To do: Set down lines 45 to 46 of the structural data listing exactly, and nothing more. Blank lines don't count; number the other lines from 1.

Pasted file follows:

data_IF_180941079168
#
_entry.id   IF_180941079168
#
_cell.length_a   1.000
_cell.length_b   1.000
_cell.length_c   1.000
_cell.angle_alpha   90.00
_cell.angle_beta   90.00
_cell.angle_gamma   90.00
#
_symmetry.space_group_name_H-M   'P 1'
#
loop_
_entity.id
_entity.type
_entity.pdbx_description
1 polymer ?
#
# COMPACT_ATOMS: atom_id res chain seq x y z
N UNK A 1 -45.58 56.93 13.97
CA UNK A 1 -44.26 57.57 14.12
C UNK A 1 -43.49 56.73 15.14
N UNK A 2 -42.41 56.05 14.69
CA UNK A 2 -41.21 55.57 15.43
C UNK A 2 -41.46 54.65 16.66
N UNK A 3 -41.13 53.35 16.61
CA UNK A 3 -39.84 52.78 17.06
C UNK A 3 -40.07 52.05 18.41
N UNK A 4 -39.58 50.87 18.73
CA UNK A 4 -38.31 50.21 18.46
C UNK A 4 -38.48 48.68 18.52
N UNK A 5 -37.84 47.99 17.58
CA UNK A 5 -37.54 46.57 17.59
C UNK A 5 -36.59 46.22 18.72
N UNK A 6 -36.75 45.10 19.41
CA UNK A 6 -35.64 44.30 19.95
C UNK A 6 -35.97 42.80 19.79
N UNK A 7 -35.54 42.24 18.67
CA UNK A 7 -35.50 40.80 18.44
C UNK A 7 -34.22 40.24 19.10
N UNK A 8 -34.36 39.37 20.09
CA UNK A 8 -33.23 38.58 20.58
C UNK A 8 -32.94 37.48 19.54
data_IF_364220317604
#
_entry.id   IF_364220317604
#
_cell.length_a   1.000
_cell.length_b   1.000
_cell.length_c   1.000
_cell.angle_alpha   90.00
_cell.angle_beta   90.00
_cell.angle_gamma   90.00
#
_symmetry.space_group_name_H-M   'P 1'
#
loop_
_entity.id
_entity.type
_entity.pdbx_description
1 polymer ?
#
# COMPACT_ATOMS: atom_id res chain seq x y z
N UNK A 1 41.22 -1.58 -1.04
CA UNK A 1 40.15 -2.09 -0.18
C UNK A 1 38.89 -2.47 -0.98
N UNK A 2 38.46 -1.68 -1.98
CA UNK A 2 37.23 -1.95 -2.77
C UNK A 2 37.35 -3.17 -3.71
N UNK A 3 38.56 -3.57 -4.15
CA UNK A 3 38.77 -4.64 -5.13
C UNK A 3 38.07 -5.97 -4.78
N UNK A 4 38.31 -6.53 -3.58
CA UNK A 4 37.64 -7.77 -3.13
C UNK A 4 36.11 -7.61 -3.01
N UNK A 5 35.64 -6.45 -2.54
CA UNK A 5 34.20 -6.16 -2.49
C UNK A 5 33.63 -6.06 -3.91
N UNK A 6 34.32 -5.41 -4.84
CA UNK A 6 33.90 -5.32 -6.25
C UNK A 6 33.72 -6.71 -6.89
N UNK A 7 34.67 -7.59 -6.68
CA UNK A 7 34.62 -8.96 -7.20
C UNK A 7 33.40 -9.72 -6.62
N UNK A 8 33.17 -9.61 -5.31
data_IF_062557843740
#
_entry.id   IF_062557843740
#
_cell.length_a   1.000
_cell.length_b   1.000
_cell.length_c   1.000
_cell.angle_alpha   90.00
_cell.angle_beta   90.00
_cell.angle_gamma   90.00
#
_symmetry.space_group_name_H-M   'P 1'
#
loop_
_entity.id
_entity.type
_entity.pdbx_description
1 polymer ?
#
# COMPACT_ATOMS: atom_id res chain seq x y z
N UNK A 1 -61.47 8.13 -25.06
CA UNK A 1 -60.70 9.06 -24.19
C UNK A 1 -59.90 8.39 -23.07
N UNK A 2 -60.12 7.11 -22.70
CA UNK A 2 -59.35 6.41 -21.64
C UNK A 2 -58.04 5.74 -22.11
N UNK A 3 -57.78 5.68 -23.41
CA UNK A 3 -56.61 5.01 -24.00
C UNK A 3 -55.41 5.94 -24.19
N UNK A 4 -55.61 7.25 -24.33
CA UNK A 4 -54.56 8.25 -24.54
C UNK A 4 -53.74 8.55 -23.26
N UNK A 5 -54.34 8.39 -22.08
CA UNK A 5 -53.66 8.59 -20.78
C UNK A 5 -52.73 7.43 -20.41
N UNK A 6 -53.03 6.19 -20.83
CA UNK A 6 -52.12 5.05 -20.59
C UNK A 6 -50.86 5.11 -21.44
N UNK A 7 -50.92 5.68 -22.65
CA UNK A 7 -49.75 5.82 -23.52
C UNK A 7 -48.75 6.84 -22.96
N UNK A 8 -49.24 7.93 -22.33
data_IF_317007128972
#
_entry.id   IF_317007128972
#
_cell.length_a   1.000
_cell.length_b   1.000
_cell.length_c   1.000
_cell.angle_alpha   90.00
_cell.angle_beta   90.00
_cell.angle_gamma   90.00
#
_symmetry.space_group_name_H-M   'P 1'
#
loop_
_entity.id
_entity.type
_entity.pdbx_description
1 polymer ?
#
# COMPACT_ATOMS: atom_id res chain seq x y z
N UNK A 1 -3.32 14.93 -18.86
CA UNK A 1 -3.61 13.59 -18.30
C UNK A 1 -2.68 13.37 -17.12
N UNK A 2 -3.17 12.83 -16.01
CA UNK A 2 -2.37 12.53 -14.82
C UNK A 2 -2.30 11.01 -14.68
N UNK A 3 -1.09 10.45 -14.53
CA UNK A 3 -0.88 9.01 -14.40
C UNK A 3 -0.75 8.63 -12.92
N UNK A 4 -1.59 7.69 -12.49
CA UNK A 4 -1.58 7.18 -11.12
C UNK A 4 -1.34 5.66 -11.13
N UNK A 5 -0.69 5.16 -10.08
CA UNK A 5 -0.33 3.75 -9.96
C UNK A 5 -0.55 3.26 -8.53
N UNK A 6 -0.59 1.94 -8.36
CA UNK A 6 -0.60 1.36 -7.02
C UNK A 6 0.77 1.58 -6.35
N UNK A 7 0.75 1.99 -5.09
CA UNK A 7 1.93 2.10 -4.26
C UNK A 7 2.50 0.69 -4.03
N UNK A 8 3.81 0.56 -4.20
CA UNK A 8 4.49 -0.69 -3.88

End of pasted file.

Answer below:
data_IF_364220317604
#